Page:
In a saucepan combine the milk, cream, and 1/2 cup sugar over medium heat. Cook until the sugar dissolves, about 5 minutes.

Meanwhile, in a medium bowl whip the egg yolks with the remaining sugar using an electric mixer until the eggs have become thick and pale yellow, about 4 minutes. Pour 1/2 cup of the warm milk and cream mixture into the egg mixture and stir. Add this mixture back into the saucepan. Cook over very low heat, stirring constantly, until the mixture becomes thick enough to coat the back of a wooden spoon, about 7 to 10 minutes.

Place a strainer over a medium bowl and pour the warm custard mixture through the strainer. Stir in the vanilla and hazelnut spread until it dissolves. Chill mixture completely before pouring into an ice cream maker along with crushed hazelnuts and follow manufacturer's instructions to freeze.

Makes approximately 4 cups.

Sunday, April 3, 2011

Don't pooh-pooh the cupcake.

I realize this pastry trend has been over for quite some time, yet I really cannot resist making them. So what's better than making a passé pastry? Making a passé pastry whose main ingredient is carrots. If you're not one for veggies in your cake, this recipe may sway you to think otherwise.

My coworker described the cream cheese frosting as being "absolutely orgasmic". Yep. It's the Plugra butter, baby...the Plugra butter.

This recipe makes (1) 8-inch double layered cake, or approximately 2 dozen cupcakes.

Carrot and Pineapple Cake
Adapted from Ina Garten

For the cake:
  • 2 cups granulated sugar
  • 1-1/3 cups vegetable oil
  • 3 extra-large eggs, at room temperature
  • 1 teaspoon pure vanilla extract
  • 2-1/2 cups plus 1 tablespoon all-purpose flour, divided
  • 2 teaspoons ground cinnamon
  • 2 teaspoons baking soda
  • 1-1/2 teaspoons kosher salt
  • 1 cup raisins
  • 1 cup chopped walnuts
  • 1 pound carrots, grated
  • 1/2 cup diced fresh pineapple
For the frosting:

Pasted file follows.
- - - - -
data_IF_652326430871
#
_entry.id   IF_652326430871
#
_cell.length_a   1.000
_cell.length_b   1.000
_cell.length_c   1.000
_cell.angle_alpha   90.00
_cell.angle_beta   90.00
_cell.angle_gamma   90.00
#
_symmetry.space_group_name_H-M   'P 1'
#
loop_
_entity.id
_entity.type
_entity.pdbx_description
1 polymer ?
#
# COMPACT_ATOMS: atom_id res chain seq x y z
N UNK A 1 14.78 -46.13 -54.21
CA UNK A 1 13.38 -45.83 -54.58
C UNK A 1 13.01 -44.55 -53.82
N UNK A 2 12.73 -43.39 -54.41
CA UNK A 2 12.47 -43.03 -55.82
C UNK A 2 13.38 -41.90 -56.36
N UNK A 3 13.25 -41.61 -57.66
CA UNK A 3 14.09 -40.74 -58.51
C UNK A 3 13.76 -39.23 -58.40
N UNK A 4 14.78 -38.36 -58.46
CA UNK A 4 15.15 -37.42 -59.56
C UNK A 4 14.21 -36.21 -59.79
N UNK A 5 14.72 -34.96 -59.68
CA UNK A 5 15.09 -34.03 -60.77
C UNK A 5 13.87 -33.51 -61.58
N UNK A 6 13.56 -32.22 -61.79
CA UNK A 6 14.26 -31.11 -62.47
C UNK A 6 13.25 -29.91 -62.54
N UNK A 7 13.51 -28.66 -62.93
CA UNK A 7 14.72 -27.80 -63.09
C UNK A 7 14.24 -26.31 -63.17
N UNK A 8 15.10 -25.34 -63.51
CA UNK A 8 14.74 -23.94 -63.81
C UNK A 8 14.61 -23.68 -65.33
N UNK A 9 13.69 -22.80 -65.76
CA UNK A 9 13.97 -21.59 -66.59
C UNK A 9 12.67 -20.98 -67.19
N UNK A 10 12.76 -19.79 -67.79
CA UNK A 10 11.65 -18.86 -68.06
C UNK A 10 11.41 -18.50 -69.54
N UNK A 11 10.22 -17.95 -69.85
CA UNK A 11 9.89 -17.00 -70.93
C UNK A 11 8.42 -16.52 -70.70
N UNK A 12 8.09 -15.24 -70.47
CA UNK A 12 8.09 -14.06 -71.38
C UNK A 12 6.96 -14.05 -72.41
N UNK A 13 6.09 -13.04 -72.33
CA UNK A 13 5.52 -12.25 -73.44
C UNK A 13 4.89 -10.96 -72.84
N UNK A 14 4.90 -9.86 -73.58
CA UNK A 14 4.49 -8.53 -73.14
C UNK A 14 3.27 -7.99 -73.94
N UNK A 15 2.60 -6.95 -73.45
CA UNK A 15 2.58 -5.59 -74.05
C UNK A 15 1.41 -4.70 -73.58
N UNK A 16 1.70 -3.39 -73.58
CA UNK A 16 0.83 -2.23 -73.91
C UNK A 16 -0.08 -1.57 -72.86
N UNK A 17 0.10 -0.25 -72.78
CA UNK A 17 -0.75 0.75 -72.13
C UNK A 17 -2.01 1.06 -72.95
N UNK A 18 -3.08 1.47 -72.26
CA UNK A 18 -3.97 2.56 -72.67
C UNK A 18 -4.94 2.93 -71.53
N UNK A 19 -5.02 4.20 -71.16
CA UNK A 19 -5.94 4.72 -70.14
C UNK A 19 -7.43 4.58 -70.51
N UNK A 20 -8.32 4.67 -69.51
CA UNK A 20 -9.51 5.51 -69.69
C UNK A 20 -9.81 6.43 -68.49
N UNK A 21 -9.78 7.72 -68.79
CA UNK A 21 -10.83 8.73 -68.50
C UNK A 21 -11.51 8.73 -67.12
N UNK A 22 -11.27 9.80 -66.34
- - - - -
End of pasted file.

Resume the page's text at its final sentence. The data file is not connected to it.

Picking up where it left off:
• 3/4 pound cream cheese, at room temperature
  • 1/2 pound unsalted butter, at room temperature
  • 1 teaspoon pure vanilla extract
  • 1 pound confectioners' sugar, sifted

Preheat the oven to 350 degrees F.

Butter 2 (8-inch) round cake pans. Line with parchment paper, then butter and flour the pans.

For the cake:
Beat the sugar, oil, and eggs together in the bowl of an electric mixer fitted with the paddle attachment until light yellow. Add the vanilla. In another bowl, sift together 2-1/2 cups flour, the cinnamon, baking soda, and salt.

Add the dry ingredients to the wet ingredients. Toss the raisins and walnuts with 1 tablespoon flour. Fold in the carrots and pineapple. Add to the batter and mix well.

Divide the batter equally between the 2 pans. Bake for 55 to 60 minutes, or until a toothpick comes out clean. Allow the cakes to cool completely in the pans set over a wire rack.

For the frosting:
Mix the cream cheese, butter and vanilla in the bowl of an electric mixer fitted with the paddle attachment until just combined. Add the sugar and mix until smooth.

Place 1 layer, flat-side up, on a flat plate or cake pedestal. With a knife or offset spatula, spread the top with frosting. Place the second layer on top, rounded side up, and spread the frosting evenly on the top and sides of the cake. Decorate with diced pineapple.